We had a chance to have Josh Rheault from Mercies (vocalist/guitarist) answer some questions about the band and their new album, Blue Against Green. Check out the interview below and be sure to check out the album!
You guys had the opportunity to have a barn turned into a recording/rehearsal space. What was that process like getting it all set up and ready to go?
Ah yes The Barn, oh how I miss that place. Well The Barn has always been this structure hanging out behind my parents’ house in CT but it wasn’t until 2010, when I returned to the east coast, that it started its transformation. Sammy and I needed a place to write, record, and rehearse and the barn just seemed like the perfect space. Up until that point, it pretty much just held old farming equipment and provided some extra storage for my family. My parents were completely on board with the idea of turning this barn into a studio, I think it was their idea actually! In September of 2010 we started restoring the barn. We poured a concrete floor, sectioned it off, built a loft, insulated it, put in a fireplace and a fridge, the whole 9 yards. During this entire process Sammy and were writing and recording Three Thousand Days. It was pretty crazy recording before we had insulation or heat but we made it work. We had to run power from the house for little space heaters then unplug them when we were recording because we didn’t have enough outlets. We wanted to make a “hand made” or “organic” sounding record and we pretty much had no choice but to do that. That’s what you get when you record in a massive space with 20 foot high ceilings with only a handful of beat up microphones. It was great. Hopefully we’ll get the chance to go back there someday to write and record another record.
What’s the music scene in Connecticut like? Are there plenty of venues to catch shows at?
Music scene? In Connecticut? I wouldn’t say that there are plenty of places catch shows at but Hartford and New Haven have some pretty cool venues. Luckily we were smack in the middle of Boston and New York. Our audience where we were based were cows and tobacco fields. We were cool with that for a bit though, they never once yelled out “Free Bird.”
Did working out of a barn influence the sound of your music at all? Were the sounds you’d get out of there comparable to a regular ol’ recording studio?
The Barn was the opposite of a regular ol studio, and that’s what we loved about it. There was absolutely no isolation in there. Everything sounded massive, especially the drums. There were a lot of parts that we didn’t even have to add reverb because the natural sound of the room was so big and spacious. Our sound was purely influenced by our surroundings and for that time, it was perfect. There are plenty of cons of recording in a space like this though. If it was raining or somebody was mowing the lawn you were screwed. Stuff like that doesn’t happen in a “real” studio.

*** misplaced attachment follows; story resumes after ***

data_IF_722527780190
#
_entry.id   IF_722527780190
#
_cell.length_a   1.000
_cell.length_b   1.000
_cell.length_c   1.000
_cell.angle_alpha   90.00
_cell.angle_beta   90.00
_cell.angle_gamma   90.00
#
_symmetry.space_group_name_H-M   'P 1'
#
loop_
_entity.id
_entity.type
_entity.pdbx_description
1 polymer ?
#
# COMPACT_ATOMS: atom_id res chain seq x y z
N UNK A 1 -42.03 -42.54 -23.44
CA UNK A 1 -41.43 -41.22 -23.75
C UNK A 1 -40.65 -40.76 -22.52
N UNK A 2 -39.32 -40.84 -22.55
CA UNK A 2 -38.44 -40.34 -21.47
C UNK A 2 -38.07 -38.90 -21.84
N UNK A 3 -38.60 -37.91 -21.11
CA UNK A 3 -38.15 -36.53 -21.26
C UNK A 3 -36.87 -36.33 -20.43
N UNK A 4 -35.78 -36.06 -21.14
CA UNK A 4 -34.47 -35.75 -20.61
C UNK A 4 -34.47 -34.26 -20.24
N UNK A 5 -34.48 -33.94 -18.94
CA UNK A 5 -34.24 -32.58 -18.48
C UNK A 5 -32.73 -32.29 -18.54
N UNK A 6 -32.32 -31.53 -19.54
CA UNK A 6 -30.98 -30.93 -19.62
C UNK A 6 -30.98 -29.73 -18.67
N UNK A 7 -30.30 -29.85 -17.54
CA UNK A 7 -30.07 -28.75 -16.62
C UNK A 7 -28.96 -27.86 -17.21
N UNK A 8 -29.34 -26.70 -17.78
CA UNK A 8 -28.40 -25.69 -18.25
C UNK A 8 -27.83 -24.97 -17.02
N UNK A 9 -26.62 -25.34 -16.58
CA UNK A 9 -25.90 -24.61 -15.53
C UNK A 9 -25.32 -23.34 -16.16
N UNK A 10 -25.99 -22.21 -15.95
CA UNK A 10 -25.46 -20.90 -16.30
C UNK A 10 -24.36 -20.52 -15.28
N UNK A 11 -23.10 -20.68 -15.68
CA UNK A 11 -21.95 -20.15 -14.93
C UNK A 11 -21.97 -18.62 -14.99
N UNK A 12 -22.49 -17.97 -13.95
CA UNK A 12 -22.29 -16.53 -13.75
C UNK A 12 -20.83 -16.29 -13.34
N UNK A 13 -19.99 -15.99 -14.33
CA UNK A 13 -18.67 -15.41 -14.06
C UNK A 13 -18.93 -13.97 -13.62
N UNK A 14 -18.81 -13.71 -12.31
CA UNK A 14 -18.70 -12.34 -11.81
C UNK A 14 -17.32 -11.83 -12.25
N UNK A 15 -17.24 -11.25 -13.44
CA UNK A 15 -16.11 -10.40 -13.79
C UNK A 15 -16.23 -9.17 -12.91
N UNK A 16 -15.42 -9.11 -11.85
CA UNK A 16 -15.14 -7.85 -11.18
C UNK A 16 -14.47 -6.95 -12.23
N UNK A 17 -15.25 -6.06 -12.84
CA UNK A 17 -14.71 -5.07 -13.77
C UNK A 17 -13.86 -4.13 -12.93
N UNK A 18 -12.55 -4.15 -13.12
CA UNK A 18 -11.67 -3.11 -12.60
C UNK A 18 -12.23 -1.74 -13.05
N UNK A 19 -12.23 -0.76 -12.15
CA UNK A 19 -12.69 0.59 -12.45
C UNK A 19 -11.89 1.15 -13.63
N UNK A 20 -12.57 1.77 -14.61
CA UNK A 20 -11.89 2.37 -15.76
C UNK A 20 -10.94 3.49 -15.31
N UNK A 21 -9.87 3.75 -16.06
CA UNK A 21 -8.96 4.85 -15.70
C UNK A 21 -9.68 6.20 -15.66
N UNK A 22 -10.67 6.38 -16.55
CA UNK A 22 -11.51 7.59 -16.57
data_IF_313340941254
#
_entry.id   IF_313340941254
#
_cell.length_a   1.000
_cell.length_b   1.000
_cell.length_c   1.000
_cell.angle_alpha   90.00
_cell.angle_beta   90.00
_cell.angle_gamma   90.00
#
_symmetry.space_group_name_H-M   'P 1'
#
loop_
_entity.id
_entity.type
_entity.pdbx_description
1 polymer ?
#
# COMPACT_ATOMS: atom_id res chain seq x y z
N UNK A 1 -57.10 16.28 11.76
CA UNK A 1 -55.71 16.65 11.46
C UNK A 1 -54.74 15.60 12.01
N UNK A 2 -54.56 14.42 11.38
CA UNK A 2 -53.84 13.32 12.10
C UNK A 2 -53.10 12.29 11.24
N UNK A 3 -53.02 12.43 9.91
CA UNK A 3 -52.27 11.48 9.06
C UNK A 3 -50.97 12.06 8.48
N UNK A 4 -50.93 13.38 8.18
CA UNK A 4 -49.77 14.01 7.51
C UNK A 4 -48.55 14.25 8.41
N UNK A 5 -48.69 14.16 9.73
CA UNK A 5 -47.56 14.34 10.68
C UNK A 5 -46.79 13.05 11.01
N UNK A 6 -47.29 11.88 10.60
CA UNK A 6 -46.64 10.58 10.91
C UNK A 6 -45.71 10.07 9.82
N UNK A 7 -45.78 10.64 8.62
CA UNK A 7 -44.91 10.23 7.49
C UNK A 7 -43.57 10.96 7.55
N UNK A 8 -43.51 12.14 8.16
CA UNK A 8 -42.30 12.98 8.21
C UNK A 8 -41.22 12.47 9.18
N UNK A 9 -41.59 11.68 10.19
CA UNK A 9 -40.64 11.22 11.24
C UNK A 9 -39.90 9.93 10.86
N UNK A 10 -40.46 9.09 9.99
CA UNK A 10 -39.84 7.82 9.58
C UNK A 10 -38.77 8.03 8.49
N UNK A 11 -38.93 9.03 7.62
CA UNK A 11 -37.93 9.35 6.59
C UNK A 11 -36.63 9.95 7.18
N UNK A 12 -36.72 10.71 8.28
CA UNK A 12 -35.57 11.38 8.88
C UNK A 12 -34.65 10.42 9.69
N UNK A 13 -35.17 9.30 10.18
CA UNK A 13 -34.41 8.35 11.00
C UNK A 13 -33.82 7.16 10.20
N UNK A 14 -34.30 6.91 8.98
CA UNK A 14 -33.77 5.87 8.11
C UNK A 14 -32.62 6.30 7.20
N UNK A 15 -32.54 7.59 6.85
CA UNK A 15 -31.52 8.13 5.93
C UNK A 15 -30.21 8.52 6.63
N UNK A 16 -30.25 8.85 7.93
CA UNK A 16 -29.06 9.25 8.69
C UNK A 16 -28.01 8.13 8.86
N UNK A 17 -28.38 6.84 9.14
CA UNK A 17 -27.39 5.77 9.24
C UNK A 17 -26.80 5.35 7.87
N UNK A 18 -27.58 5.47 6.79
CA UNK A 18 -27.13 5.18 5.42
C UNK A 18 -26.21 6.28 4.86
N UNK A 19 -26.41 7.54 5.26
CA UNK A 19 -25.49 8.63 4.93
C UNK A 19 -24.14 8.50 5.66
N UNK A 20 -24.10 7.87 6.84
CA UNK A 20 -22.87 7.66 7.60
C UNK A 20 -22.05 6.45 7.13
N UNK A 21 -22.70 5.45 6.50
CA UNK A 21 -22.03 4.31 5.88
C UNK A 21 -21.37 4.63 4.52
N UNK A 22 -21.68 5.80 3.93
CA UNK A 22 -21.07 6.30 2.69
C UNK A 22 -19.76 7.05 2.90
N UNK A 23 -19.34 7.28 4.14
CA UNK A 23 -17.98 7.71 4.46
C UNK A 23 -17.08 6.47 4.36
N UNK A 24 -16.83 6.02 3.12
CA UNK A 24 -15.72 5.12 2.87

I’ve personally never attended CMJ or SXSW, is it as crazy as people say to play those?
It’s crazier. We’ve had great experiences at both of those festivals but they can be sensory overload for sure. At SXSW, you can stay out all night drinking in the streets and wander into any random bar and hear live music, its nuts. You are swimming in a sea of vans and trailers for a week. If you do end up playing it someday, don’t bring your trailer! It’s a nightmare parking that thing.
How would you say you guys have grown since the debut album?
I think we have grown a lot since Three Thousand Days. Our writing has become a lot more intentional. In the “early days” any skeleton of an idea kind of just morphed into a song, it didn’t really matter to us if there were 18 chorus or no choruses, not that that was a bad thing, it was just so different this time around. The way we wrote this record was more thought out, resulting (hopefully) in more mature songs. Also, Blue Against Green was written as a three piece so that changed things up quite a bit. Having Jordan on board during the process was great, he balanced us out and would be sure to let us know when we were relying on old tricks or taking the easy way out of something. He also knows theory really well and can pick up and play any instrument immediately, legit.
I really enjoy the vibe of this album, who are you most influenced by?
We are both heavily influenced by music of the 50’s and 60’s. Not only the song writing but how the records actually sound. We are drawn to recordings that are void of studio tricks, auto tune, and that are beat detectived (that’s definitely not a word). I’d say I’m most influenced by John Lennon and The Beatles but am also huge fans of artists like the Beach Boys, Roy Orbison, Chet Atkins, Gene Pitney. As for as bands that are around now Sammy and I both love Grizzly Bear, Local Natives, Father John Misty, and The National. All those band’s records sound incredible and are super inspiring to us.
After moving to Los Angeles, have you seen any changes in the way you guys do things like writing or recording?
Planning has been a huge adjustment that we have had to make from relocating to LA. Back east, if I had an idea at 2AM I could just wake up and record it no problem. Being here in has forced us to work out and develop ideas on our own. Since we were usually paying by the hour for a studio somewhere we really had to make the most of our time together. I think it was good for us though. Sometimes The Barn was too convenient.
Is there anything else you’d like the readers and fans to know about this new release and your upcoming show in LA?
If you come to The Satellite Friday April 3 you can pick up a hard copy of Blue Against Green for your CD Walkman! Seriously though, whether you buy, stream, or download our music, thank you for listening! Any support is greatly appreciated!